Technological advancements raise the prospect that long-range batteries, hydrogen-powered fuel cells and high-output electric motors eventually will replace internal-combustion engines as the primary propulsion system in the world’s automobiles.
The $64 million question the industry wants to answer is, when?
For Robert Bosch, a German supplier whose history and fortunes have been tied directly to combustion engines from the very beginning of the auto industry, executives say the development of alternatives is to be embraced, rather than feared, as the company pivots toward more research and investment in fuel cells and electric-vehicle technology.
Mike Mansuetti, president of Bosch in North America, says during this week’s CES 2021 that consumers ultimately will decide how quickly electrified powertrains become dominant, and he notes their growing popularity, likely referring to Tesla but without naming the California EV producer.
Mansuetti says there will be plenty of news about EV charging at this week’s virtual CES. “People can charge at home, but there are a lot of charging solutions that are needed in cities and in other areas,” he says during Monday’s CES media Q&A. “The infrastructure will have a big impact on how long the internal-combustion engine lasts.”
Consumer demand is arguably the most important factor in the growth of BEVs, but Michael Bolle, a member of Bosch’s board of management, says government mandates globally to limit carbon-dioxide tailpipe emissions from vehicles must be met.
“We support this,” Bolle says during the CES Q&A. “To achieve those targets, we must be completely open to technology, including development of synthetic fuels produced from renewable-energy sources and continuing to reduce emissions with current vehicle technologies.
“It’s what we call tech neutrality, and we have all the components available to support the transition,” he says.
This year at CES, Bosch is pitching a “battery in the cloud” solution (pictured below) to prevent premature battery aging and maximize its lifespan by using smart software functions in the cloud to continuously analyze the battery status and take appropriate action to prolong cell life as much as 20%.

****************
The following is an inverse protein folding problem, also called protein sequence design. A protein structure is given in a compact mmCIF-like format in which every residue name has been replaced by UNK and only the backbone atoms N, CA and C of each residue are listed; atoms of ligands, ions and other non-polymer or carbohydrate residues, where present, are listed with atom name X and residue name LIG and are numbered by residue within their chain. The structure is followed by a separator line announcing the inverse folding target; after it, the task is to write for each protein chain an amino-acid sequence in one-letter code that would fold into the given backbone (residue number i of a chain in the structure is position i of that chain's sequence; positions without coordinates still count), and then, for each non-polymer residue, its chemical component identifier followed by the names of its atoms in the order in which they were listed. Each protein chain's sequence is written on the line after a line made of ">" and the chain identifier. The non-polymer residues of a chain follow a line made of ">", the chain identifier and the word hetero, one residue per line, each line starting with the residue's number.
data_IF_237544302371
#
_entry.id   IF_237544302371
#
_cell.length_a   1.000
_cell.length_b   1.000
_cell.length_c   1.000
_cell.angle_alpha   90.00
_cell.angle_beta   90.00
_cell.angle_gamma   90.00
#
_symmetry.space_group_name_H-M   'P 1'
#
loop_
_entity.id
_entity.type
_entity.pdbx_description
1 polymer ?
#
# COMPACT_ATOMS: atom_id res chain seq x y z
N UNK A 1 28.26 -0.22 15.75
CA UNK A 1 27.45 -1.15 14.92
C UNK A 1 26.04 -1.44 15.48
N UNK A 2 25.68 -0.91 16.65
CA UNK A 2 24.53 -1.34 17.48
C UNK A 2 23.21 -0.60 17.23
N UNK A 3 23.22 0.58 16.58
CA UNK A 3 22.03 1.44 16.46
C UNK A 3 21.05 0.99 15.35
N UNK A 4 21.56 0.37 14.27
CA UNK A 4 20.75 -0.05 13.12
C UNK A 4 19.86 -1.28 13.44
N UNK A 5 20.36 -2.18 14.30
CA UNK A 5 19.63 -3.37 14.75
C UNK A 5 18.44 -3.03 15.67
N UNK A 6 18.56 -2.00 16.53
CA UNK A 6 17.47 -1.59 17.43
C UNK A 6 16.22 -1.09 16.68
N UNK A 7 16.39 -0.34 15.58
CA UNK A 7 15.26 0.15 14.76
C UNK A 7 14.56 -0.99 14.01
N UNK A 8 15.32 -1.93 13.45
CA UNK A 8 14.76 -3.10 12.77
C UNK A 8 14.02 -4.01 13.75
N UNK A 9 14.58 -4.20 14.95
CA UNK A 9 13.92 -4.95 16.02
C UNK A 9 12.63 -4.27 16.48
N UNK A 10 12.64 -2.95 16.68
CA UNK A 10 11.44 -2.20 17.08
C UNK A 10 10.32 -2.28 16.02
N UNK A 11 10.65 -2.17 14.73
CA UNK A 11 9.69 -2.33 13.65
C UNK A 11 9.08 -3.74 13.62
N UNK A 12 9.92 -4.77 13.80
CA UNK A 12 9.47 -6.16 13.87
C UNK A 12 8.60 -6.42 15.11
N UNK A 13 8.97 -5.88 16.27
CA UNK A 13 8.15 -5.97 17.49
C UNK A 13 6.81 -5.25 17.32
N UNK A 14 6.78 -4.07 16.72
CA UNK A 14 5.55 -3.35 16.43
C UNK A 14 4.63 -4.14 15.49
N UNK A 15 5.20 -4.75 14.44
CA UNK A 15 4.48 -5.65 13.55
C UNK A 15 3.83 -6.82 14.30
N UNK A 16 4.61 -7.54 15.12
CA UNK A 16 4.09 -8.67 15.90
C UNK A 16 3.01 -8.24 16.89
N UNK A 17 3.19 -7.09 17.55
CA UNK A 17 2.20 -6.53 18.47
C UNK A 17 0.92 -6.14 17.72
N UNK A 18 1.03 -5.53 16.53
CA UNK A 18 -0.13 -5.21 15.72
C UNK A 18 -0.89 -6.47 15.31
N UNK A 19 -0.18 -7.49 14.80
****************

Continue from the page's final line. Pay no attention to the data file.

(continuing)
On the hydrogen front, Mansuetti says the commercial-vehicle sector in Europe and the U.S. is seeing significant activity in fuel-cell applications and testing, “and we can see fuel cells also in the passenger-car sector as well.”
Bosch is working on all elements of fuel cells, from the stack and components to the overall system and software, he says.
Autonomous-vehicle technology remains a priority at Bosch as well, and Bolle says the industry has made good progress in developing and testing technologies up to Level 3 as defined by SAE, requiring a driver to take the wheel when necessary.
Those technologies “will be commercialized very soon,” he says.
But the next steps to fully automated driving (Levels 4 and 5), such as robotaxis, have been delayed and will take place first in commercial vehicles, Bolle says.
The industry has realized that unleashing robotaxis in dense urban areas “is significantly more complex than we imagined” several years ago, he says. “We think fully autonomous vehicles will not be visible in the first half of this (decade), maybe in the second half with robotaxis.”
But progress is being made. Last year, Bosch teamed up with Ford and real-estate developer Bedrock to demonstrate fully automated parking in Detroit. It was the first U.S. infrastructure-based solution for automated valet parking inside a parking garage.
In Germany, Bosch is working with partners to provide the world’s first commercial automated valet parking service at an airport parking garage.
The combination of electrified and automated driving – along with personalized and connected services – means non-automated vehicles today can require up to 100 million lines of software code, up from 10 million lines a decade ago. Tomorrow’s automated cars will require up to 500 million, Bosch says.
Today, the supplier is pooling all of its software and automotive electronics expertise in a new division called Cross-Domain Computing Solutions. The division is home to 17,000 Bosch associates globally – nearly half of them software engineers.
The goal is to reduce complexity, with a particular focus on powerful vehicle computers.
Also on the staffing front, Bosch launches an IoT apprenticeship in the U.S., in which the company has recruited non-engineers to be trained in system architecture, design and coding as applied to the Internet of Things.
Bosch hopes to hire these apprentices after the 12-month program is complete. The first group in the program includes a former chef, a shop technician and a personal banking manager. Mansuetti says Bosch launched the AI apprenticeship program with a simple call for applications.
The program began with 12 apprentices in the first round. Response was overwhelming, and Mansuetti says it was difficult making the final selections. “We were looking for passion in the individual, a curiosity,” he says. “We could teach them the rest.”
Complicating the process was the need to onboard the apprentices during a pandemic, which caused a few problems. Mansuetti says he hopes the program can be expanded to include more apprentices. “We’re looking for good people. We’re happy to have a program to build the solutions of the future.”